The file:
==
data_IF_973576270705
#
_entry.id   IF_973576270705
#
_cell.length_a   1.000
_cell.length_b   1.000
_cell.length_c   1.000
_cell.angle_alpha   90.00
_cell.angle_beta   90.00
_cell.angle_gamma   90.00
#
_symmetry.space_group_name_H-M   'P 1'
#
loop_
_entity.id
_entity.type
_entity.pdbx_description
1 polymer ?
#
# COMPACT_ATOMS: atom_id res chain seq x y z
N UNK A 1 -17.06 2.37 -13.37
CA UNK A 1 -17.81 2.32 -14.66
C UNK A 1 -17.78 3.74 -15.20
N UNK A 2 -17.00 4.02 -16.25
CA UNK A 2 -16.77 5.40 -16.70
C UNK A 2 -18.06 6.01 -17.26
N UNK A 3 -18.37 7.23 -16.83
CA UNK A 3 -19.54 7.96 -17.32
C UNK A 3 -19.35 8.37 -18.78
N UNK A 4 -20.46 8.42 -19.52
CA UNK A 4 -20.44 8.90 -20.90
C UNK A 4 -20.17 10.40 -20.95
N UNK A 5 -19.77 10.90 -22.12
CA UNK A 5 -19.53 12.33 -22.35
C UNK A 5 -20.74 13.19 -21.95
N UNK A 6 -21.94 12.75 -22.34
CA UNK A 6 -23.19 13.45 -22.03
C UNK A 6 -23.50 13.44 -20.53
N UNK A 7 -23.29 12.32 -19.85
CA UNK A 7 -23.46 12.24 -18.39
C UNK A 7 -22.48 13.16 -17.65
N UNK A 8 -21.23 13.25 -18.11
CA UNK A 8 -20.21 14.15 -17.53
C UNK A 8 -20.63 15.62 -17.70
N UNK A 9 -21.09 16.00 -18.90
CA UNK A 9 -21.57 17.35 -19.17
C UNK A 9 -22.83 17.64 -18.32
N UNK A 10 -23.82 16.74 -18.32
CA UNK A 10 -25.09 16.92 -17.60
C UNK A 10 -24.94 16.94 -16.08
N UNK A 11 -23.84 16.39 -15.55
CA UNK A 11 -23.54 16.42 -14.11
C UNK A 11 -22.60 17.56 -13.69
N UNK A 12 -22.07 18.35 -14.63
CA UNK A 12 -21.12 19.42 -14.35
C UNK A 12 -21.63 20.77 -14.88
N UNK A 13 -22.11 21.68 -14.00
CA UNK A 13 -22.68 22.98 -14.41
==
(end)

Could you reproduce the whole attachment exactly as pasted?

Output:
data_IF_973576270705
#
_entry.id   IF_973576270705
#
_cell.length_a   1.000
_cell.length_b   1.000
_cell.length_c   1.000
_cell.angle_alpha   90.00
_cell.angle_beta   90.00
_cell.angle_gamma   90.00
#
_symmetry.space_group_name_H-M   'P 1'
#
loop_
_entity.id
_entity.type
_entity.pdbx_description
1 polymer ?
#
# COMPACT_ATOMS: atom_id res chain seq x y z
N UNK A 1 -17.06 2.37 -13.37
CA UNK A 1 -17.81 2.32 -14.66
C UNK A 1 -17.78 3.74 -15.20
N UNK A 2 -17.00 4.02 -16.25
CA UNK A 2 -16.77 5.40 -16.70
C UNK A 2 -18.06 6.01 -17.26
N UNK A 3 -18.37 7.23 -16.83
CA UNK A 3 -19.54 7.96 -17.32
C UNK A 3 -19.35 8.37 -18.78
N UNK A 4 -20.46 8.42 -19.52
CA UNK A 4 -20.44 8.90 -20.90
C UNK A 4 -20.17 10.40 -20.95
N UNK A 5 -19.77 10.90 -22.12
CA UNK A 5 -19.53 12.33 -22.35
C UNK A 5 -20.74 13.19 -21.95
N UNK A 6 -21.94 12.75 -22.34
CA UNK A 6 -23.19 13.45 -22.03
C UNK A 6 -23.50 13.44 -20.53
N UNK A 7 -23.29 12.32 -19.85
CA UNK A 7 -23.46 12.24 -18.39
C UNK A 7 -22.48 13.16 -17.65
N UNK A 8 -21.23 13.25 -18.11
CA UNK A 8 -20.21 14.15 -17.53
C UNK A 8 -20.63 15.62 -17.70
N UNK A 9 -21.09 16.00 -18.90
CA UNK A 9 -21.57 17.35 -19.17
C UNK A 9 -22.83 17.64 -18.32
N UNK A 10 -23.82 16.74 -18.32
CA UNK A 10 -25.09 16.92 -17.60
C UNK A 10 -24.94 16.94 -16.08
N UNK A 11 -23.84 16.39 -15.55
CA UNK A 11 -23.54 16.42 -14.11
C UNK A 11 -22.60 17.56 -13.69
N UNK A 12 -22.07 18.35 -14.63
CA UNK A 12 -21.12 19.42 -14.35
C UNK A 12 -21.63 20.77 -14.88
N UNK A 13 -22.11 21.68 -14.00
CA UNK A 13 -22.68 22.98 -14.41